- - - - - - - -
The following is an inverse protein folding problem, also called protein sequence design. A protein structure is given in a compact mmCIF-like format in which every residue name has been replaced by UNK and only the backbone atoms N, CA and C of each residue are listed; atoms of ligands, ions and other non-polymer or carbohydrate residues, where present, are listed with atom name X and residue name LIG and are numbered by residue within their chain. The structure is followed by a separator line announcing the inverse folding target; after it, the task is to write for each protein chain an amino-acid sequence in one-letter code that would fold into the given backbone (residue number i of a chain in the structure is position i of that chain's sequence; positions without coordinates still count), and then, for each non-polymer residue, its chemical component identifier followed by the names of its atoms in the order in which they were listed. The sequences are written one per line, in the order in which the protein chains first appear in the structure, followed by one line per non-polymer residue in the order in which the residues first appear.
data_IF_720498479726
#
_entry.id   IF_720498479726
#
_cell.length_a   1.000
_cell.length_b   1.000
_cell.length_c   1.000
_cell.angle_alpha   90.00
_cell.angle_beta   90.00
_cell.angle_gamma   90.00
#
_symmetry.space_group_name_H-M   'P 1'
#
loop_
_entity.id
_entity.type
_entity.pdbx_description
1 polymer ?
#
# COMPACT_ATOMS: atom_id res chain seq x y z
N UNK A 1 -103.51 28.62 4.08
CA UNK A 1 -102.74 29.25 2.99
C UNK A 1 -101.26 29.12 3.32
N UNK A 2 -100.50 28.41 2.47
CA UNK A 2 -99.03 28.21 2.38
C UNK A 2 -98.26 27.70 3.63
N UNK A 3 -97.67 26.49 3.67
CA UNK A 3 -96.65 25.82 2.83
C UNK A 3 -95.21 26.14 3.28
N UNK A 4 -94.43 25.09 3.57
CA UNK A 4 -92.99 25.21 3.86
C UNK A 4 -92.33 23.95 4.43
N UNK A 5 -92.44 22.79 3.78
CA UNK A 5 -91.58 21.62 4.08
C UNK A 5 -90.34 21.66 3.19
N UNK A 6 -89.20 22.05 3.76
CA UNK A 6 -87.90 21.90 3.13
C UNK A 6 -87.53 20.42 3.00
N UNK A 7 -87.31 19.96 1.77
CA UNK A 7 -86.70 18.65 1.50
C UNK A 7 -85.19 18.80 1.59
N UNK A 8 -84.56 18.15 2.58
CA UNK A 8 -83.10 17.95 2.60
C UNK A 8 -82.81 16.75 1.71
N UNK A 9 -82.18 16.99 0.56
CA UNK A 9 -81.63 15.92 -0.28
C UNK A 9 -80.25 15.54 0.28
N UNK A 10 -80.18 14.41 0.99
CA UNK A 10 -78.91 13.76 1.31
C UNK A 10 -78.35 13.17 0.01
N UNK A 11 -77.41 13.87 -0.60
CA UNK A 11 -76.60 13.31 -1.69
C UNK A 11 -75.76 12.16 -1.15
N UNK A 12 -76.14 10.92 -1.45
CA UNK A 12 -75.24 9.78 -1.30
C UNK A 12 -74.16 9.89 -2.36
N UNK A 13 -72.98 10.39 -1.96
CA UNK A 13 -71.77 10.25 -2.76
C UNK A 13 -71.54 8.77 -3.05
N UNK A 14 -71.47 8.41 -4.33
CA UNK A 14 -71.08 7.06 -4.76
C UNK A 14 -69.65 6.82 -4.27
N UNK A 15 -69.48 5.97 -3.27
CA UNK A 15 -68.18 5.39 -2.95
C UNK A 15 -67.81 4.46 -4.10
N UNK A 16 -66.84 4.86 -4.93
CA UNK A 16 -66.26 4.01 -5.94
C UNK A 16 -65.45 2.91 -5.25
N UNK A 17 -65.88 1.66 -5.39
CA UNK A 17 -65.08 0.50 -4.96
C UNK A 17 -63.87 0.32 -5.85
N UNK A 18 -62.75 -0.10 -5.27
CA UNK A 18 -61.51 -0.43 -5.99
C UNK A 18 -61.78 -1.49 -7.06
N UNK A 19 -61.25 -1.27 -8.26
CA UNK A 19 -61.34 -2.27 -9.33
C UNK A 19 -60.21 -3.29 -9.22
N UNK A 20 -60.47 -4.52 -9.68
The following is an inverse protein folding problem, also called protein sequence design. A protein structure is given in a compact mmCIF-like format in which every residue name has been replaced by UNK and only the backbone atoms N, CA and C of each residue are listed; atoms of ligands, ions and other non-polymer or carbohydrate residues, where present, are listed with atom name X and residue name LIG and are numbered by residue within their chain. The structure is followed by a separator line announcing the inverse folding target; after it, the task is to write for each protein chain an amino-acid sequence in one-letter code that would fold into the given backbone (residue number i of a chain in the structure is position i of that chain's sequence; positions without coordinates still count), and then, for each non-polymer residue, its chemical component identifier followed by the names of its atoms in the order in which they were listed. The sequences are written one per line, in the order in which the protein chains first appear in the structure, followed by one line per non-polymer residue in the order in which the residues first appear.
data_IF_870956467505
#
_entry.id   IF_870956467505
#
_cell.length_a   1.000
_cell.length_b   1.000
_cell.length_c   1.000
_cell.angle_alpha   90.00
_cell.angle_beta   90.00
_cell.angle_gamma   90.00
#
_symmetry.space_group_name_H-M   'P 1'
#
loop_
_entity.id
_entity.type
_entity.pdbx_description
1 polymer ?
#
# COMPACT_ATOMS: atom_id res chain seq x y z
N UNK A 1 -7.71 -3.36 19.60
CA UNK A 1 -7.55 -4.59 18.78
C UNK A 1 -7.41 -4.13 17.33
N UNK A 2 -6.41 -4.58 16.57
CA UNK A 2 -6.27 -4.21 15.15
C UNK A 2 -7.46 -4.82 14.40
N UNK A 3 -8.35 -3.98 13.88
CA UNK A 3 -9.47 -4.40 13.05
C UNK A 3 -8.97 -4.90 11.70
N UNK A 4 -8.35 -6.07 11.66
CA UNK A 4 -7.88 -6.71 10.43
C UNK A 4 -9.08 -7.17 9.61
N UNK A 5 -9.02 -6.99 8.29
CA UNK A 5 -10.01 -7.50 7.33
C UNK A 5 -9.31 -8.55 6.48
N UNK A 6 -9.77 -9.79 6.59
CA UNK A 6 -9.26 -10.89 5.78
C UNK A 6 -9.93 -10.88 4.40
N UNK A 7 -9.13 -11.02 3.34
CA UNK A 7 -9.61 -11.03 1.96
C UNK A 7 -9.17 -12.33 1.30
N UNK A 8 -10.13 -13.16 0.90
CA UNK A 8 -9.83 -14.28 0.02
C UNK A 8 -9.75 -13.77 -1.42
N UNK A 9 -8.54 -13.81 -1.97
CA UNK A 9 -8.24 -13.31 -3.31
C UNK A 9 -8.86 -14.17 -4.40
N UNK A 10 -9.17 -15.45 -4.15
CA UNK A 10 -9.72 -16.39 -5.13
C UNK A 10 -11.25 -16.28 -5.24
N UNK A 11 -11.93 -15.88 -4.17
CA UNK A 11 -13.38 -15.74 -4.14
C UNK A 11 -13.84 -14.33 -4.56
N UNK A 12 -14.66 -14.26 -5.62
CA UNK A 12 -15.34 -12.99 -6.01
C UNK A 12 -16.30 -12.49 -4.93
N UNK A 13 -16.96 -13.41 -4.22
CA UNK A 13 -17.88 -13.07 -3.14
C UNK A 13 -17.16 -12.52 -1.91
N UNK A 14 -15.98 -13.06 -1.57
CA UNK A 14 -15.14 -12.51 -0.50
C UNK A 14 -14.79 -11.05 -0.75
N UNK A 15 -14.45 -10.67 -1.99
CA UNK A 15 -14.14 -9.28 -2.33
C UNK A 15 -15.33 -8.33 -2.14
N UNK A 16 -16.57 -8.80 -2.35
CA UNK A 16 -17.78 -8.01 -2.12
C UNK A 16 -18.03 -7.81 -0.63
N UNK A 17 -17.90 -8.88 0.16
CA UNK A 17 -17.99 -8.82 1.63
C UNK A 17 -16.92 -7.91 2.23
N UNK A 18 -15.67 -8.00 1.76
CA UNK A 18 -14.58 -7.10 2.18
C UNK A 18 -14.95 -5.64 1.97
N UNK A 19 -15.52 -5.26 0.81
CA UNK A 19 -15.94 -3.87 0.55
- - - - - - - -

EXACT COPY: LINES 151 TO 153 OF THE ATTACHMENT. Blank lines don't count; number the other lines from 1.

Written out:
C UNK A 17 -16.92 -7.91 2.23
N UNK A 18 -15.67 -8.00 1.76
CA UNK A 18 -14.58 -7.10 2.18